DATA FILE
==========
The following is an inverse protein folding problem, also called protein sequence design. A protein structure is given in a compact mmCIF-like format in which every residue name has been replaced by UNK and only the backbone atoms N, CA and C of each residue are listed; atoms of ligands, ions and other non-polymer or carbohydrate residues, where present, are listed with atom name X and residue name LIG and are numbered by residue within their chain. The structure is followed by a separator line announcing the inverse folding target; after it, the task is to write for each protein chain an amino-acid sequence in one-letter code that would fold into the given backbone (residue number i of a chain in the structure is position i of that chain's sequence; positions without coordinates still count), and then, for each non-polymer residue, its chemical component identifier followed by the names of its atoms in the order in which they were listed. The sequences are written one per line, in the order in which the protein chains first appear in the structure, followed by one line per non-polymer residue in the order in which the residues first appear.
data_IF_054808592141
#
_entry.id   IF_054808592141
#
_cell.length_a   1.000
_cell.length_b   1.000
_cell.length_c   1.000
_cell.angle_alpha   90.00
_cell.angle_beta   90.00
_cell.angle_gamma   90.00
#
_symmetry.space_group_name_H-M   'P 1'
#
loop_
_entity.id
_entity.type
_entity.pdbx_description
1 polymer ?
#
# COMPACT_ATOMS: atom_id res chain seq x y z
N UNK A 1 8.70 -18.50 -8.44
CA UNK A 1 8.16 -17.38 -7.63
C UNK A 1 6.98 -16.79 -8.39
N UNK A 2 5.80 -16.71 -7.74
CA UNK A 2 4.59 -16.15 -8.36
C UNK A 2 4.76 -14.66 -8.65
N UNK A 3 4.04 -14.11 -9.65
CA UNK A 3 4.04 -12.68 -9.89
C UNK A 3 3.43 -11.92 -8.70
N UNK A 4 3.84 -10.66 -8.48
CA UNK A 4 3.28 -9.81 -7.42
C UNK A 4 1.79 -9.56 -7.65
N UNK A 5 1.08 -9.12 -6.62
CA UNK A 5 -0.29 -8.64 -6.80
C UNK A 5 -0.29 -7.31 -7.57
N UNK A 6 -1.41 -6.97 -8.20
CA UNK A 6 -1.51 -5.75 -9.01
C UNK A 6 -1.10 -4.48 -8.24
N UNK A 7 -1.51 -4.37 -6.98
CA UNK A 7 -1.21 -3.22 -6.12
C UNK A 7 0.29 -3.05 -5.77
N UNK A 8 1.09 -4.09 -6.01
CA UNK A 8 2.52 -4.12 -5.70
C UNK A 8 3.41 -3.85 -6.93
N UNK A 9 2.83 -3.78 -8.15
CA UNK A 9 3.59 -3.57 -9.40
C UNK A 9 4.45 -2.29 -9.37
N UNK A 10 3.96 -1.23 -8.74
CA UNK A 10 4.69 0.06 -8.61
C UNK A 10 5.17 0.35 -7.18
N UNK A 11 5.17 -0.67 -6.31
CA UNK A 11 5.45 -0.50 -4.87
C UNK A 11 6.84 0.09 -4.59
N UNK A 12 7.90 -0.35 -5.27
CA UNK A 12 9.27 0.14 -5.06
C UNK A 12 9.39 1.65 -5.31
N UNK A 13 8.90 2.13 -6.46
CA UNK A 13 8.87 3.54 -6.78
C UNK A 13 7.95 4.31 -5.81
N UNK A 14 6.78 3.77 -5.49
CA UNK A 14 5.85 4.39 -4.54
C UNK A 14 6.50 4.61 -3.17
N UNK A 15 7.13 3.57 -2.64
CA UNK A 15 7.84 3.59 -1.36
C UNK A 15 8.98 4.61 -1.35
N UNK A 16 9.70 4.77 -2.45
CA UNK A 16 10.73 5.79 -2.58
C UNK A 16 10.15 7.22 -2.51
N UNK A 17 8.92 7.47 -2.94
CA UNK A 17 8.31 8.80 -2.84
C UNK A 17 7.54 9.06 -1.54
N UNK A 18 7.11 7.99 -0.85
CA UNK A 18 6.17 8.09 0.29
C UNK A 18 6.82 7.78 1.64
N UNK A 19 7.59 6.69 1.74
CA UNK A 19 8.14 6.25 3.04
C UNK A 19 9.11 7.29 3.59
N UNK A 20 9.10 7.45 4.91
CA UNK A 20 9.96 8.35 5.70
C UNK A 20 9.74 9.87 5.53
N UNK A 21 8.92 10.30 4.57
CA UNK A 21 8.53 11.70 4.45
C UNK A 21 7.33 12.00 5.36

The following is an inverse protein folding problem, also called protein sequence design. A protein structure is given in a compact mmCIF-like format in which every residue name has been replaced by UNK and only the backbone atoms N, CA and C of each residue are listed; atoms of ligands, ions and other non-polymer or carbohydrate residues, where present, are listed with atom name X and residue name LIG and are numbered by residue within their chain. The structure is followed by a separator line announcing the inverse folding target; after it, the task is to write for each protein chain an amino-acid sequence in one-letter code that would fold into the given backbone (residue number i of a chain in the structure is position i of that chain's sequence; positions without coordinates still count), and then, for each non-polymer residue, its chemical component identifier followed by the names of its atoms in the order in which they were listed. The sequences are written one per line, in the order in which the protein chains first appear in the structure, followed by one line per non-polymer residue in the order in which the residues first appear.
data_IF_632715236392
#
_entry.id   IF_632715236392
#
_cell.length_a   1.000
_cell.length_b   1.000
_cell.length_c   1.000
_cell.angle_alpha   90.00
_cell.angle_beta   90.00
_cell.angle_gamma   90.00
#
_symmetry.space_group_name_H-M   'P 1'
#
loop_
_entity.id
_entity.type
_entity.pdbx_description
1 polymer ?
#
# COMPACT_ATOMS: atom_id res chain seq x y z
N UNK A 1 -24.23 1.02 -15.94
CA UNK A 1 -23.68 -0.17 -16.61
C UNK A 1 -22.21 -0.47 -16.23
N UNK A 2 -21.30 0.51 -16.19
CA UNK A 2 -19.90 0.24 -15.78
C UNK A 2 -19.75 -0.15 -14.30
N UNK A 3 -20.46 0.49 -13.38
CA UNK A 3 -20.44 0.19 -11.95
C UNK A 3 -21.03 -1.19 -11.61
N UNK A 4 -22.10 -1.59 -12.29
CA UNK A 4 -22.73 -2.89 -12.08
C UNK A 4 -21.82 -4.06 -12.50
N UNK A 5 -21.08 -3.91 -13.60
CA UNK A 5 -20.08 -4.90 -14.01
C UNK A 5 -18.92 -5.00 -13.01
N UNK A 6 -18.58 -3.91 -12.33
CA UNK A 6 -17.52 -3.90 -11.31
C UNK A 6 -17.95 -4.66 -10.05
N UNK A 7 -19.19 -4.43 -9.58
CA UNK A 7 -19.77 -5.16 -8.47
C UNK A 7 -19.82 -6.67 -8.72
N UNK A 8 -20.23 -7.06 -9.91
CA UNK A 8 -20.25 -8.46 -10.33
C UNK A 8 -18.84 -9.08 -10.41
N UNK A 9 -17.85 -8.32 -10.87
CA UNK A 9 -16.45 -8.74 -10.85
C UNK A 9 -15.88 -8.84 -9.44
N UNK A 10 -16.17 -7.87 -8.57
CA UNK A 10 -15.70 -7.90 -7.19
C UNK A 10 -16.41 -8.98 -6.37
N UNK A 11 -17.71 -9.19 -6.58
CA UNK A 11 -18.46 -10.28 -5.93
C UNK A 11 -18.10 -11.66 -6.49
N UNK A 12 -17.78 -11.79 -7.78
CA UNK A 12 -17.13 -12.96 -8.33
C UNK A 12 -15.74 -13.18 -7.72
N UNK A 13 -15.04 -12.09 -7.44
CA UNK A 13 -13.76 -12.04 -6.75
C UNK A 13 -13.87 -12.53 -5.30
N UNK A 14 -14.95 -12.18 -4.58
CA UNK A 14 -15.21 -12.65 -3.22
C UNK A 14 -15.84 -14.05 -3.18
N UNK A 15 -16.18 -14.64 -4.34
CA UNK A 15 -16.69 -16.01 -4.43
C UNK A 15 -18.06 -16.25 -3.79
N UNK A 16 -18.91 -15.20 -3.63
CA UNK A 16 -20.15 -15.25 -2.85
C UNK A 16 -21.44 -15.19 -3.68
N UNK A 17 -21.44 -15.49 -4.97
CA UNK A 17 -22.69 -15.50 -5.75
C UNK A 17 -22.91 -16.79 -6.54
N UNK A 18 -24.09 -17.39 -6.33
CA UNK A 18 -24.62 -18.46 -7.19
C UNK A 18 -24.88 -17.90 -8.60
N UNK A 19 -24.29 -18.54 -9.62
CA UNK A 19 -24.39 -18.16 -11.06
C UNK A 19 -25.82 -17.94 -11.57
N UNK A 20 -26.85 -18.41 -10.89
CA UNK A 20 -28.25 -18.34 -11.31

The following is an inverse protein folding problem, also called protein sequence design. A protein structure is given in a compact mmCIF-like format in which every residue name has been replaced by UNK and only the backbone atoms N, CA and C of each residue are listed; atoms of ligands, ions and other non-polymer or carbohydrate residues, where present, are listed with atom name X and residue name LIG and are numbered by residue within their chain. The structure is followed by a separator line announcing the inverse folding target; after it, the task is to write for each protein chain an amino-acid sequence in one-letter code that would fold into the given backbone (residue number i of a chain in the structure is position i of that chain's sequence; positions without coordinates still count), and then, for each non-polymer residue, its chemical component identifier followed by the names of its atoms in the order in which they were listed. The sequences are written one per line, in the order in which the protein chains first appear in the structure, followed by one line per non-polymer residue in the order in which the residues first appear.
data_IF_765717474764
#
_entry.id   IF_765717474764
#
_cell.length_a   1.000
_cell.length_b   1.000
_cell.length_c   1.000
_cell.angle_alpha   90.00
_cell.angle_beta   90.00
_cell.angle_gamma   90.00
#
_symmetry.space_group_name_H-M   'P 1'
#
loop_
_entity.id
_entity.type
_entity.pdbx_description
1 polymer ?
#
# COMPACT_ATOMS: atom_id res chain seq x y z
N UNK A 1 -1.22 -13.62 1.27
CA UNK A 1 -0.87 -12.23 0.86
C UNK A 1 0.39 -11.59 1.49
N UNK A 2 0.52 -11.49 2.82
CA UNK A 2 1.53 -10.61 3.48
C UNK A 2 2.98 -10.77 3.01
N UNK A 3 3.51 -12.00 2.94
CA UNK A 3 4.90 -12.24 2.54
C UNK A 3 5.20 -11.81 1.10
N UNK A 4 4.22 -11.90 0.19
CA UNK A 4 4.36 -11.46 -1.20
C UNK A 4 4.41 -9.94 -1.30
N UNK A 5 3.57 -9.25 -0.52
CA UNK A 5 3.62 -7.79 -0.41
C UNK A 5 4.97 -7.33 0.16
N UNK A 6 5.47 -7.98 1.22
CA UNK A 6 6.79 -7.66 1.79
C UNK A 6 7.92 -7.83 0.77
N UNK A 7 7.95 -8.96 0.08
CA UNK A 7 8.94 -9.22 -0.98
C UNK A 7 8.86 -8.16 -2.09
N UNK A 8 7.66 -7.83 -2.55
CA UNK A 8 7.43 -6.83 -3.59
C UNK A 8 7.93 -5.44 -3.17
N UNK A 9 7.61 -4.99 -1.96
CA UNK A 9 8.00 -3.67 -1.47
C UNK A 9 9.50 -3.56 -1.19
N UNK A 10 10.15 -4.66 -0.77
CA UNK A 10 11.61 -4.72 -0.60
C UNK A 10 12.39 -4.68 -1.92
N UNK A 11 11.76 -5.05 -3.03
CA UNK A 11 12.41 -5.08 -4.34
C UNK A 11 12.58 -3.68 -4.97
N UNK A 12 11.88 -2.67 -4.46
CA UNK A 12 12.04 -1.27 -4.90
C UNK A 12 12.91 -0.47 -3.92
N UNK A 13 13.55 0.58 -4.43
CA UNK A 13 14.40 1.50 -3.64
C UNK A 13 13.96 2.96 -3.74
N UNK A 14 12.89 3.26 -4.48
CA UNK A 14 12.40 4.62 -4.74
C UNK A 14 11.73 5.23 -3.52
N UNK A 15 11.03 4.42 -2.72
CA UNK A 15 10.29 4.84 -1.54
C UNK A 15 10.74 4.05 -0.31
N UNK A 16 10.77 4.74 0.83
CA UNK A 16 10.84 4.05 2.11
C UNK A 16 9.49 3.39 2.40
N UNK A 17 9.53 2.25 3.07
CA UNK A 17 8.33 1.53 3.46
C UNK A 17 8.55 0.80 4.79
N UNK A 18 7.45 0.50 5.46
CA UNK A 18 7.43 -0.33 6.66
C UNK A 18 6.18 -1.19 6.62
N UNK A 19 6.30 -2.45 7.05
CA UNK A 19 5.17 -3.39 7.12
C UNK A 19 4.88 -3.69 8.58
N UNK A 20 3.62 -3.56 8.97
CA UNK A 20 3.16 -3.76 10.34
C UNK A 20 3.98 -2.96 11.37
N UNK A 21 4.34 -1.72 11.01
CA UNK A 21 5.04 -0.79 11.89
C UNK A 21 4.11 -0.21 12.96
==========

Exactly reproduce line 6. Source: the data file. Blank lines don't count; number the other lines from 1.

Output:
_cell.length_a   1.000